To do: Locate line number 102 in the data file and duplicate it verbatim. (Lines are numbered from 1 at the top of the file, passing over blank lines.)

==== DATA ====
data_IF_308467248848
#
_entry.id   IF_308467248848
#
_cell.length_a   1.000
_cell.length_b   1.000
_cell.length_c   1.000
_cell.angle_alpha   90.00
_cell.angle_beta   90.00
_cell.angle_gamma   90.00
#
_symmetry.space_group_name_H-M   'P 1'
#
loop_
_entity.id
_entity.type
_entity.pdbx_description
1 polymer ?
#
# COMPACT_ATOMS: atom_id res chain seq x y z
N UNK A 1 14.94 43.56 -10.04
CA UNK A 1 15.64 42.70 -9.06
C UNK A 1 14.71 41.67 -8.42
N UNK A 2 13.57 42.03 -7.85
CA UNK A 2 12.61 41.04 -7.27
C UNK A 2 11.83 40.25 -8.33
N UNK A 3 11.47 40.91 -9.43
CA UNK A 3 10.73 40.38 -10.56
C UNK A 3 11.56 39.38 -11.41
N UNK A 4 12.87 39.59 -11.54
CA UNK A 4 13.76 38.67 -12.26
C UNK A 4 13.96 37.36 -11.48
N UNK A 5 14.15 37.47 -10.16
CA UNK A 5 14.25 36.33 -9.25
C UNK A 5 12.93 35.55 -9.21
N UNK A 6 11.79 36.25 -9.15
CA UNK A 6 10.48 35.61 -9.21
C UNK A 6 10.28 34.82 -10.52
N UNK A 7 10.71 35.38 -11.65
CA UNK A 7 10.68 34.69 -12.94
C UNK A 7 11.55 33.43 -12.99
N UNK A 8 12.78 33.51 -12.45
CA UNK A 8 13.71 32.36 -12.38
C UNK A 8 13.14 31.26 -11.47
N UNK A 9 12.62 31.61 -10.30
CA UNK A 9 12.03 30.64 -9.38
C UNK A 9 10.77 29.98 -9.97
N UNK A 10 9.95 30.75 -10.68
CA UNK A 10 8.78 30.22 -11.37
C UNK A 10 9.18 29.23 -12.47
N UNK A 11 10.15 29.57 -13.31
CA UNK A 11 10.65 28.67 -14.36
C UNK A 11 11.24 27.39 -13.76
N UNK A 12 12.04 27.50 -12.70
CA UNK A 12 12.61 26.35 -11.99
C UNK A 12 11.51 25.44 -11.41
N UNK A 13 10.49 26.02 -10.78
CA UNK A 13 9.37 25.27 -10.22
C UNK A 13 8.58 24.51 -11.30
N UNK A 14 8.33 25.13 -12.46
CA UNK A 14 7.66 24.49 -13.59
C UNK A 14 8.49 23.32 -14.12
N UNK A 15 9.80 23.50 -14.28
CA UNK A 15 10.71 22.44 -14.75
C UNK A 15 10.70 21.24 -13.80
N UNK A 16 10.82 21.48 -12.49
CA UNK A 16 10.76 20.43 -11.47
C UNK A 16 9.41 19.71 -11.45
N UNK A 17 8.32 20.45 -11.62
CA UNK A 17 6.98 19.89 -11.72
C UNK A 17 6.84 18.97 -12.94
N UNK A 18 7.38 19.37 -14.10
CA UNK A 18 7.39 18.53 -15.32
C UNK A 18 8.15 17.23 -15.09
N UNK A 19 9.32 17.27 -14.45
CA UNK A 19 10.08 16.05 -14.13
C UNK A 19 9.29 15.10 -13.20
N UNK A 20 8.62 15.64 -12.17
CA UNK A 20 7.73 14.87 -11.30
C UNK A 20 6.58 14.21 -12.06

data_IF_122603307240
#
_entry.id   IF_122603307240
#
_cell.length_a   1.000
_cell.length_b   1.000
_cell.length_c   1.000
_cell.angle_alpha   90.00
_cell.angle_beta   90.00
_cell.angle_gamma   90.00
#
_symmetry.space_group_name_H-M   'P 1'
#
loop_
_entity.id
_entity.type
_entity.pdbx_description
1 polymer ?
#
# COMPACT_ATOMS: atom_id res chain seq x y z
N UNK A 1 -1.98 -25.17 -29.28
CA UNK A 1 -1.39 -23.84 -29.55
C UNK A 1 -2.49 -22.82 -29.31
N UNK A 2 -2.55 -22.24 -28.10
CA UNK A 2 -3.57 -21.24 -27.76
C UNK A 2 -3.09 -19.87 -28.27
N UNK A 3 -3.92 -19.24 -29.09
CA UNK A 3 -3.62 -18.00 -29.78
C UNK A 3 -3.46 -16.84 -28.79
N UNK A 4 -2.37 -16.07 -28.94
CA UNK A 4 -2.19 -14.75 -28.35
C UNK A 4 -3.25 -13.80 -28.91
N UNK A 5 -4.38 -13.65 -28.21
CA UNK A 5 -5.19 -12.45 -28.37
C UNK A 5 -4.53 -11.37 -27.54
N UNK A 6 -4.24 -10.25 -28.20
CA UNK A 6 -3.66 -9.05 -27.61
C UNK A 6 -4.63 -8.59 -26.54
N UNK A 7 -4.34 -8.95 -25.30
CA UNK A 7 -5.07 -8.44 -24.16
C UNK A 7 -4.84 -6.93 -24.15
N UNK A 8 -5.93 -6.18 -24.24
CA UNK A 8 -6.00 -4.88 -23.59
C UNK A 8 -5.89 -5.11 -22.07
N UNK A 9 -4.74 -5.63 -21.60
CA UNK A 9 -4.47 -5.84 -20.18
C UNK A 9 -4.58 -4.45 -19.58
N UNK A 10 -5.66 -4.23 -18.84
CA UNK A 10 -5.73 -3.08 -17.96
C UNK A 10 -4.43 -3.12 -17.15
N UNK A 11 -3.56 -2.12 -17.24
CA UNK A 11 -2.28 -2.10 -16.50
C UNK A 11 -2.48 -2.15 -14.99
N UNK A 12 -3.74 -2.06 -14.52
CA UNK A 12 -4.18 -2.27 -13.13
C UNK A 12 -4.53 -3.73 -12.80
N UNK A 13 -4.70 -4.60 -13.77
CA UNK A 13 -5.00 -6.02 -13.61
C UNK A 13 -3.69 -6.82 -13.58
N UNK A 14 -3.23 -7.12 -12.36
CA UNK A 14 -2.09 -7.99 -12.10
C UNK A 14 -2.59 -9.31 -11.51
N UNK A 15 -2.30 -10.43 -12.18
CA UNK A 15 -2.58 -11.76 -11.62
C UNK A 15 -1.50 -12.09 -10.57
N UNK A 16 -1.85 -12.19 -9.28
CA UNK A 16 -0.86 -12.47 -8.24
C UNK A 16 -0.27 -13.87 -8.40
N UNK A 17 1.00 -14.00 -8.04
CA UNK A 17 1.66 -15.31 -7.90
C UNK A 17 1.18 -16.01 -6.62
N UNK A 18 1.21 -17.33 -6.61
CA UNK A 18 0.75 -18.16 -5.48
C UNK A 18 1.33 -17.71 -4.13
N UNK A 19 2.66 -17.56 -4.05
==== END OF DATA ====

CA UNK A 1 -1.39 -23.84 -29.55